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Last Updated: 03/29/13

Evidence Emerges for the Health Risks of Sedentary Behavior

Division of Cancer Epidemiology and Genetics

At home, at work, and in the community, people today are moving less and sitting more than previous generations, and researchers are just beginning to understand the health risks associated with these behavior trends. Until recently, population-based research focused on the adverse effects associated with inadequate levels of exercise. But the latest evidence suggests that too much sitting – sedentary behavior – also has ill effects, and that these effects are distinct from those of too little exercise.

One researcher studying these issues is Charles Matthews, Ph.D., a physical activity epidemiologist in NCI’s Division of Cancer Epidemiology and Genetics. He and his colleagues used information from the NIH-AARP Diet and Health Study, which was developed at NCI, to examine the independent effects of sedentary behavior and exercise on the risk of death due to various causes, including cancer. The researchers found that prolonged television viewing and overall sitting time were associated with an increased risk of death (mortality) from all causes. Higher amounts of television viewing were also linked to an increased risk of death from cardiovascular disease and cancer. Compared with those who reported watching less than 1 hour of television per day, people who watched 7 or more hours per day had a 60% greater risk of dying from all causes, nearly twice the risk of death due to cardiovascular disease, and a 20% greater risk of death due to cancer.

“Our study was one of the larger studies, and one of only a handful, that has shown evidence of a link between sedentary behavior and cancer mortality,” Dr. Matthews noted. Other reports from the NIH-AARP study have demonstrated links between sedentary behavior and increased risks of colon and endometrial cancer in particular, he added.

“Probably the most striking thing we saw was that even among people who reported 4 to 7 hours a week of exercise, those who also reported 5 or 6 hours per day of television viewing still had an increased likelihood of death from all causes and from cardiovascular disease compared to individuals who reported less than an hour a day of television viewing,” Dr. Matthews said. In other words, “in terms of the risk for death, participating in a fair amount of exercise each week doesn’t completely inoculate you against the deleterious effects of spending a lot of time in front of the television set.”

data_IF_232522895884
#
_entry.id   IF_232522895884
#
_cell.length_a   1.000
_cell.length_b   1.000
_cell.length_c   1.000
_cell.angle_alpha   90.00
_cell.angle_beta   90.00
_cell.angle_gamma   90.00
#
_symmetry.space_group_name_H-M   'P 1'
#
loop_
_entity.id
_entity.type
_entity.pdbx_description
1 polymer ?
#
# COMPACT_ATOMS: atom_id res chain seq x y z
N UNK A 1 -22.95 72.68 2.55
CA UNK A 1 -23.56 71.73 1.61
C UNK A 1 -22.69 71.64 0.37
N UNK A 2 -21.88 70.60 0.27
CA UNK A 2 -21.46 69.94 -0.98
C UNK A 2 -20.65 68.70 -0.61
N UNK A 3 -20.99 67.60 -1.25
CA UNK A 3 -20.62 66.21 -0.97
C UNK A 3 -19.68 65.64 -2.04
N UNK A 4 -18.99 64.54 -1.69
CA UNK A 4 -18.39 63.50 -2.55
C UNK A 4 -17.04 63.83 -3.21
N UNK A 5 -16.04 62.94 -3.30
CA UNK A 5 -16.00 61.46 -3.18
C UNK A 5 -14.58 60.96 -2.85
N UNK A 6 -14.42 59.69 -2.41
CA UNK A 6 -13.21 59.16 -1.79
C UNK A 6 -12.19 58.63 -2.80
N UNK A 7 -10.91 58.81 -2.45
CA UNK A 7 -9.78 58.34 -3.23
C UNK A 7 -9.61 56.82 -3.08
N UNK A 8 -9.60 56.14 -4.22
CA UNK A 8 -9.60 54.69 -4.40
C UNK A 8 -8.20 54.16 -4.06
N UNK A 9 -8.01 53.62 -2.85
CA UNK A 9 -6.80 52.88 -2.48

The researchers followed more than 240,000 participants in the NIH-AARP Diet and Health Study, age 50–71 years old at the start of the study, for an average of 8.5 years. At the start of the study, the participants reported their average daily television or video viewing time, overall sitting time in the past year, and the average amount of leisure time per week spent in moderate to vigorous physical activity, or exercise, over the past 10 years. Examples of moderate to vigorous physical activity included walking for exercise, running or jogging, swimming laps, and heavier lawn and garden work.

Dr. Matthews explained that, in this study, prolonged time in front of the television was more strongly linked with increased mortality than overall sitting time because a single question that asks how long people spend sitting each day overall is probably not reported as accurately as a single question about a specific sitting behavior, in this case television viewing.

“Our results add to the growing evidence that the adverse effects of sedentary behavior seem to be independent of the benefits of exercise,” Dr. Matthews said. The finding, he noted, “opens the door for developing new strategies to increase the overall activity level of the population by reducing sedentary time in favor of more active pursuits. To date, our primary strategy has been to encourage exercise participation.”

“It’s really a wake-up call to think about all of the many different places you sit during daily life and [try to] switch to an upright and active approach to doing those same activities,” Dr. Matthews continued. For instance, he added, at home “you can stand up to fold laundry or cook meals. You can rearrange your computer workstation so you are able to stand [at the computer].” Taking frequent breaks to walk around the room, house, or office may also be helpful, he said.

The NCI researchers found that their results didn’t change much when they adjusted for Body Mass Index (BMI), which is a measure of obesity, suggesting that factors other than obesity account for the ill effects of sedentary behavior.

Dr. Matthews and his colleagues are now analyzing information from more detailed questionnaires that were administered as part of the NIH-AARP Diet and Health Study to find out how much and what types of activity can minimize the health risks associated with sedentary behavior, including activities such as household chores, lawn and garden work, caring for children and elders, and home repairs.

*Project number: Z1A CP 010197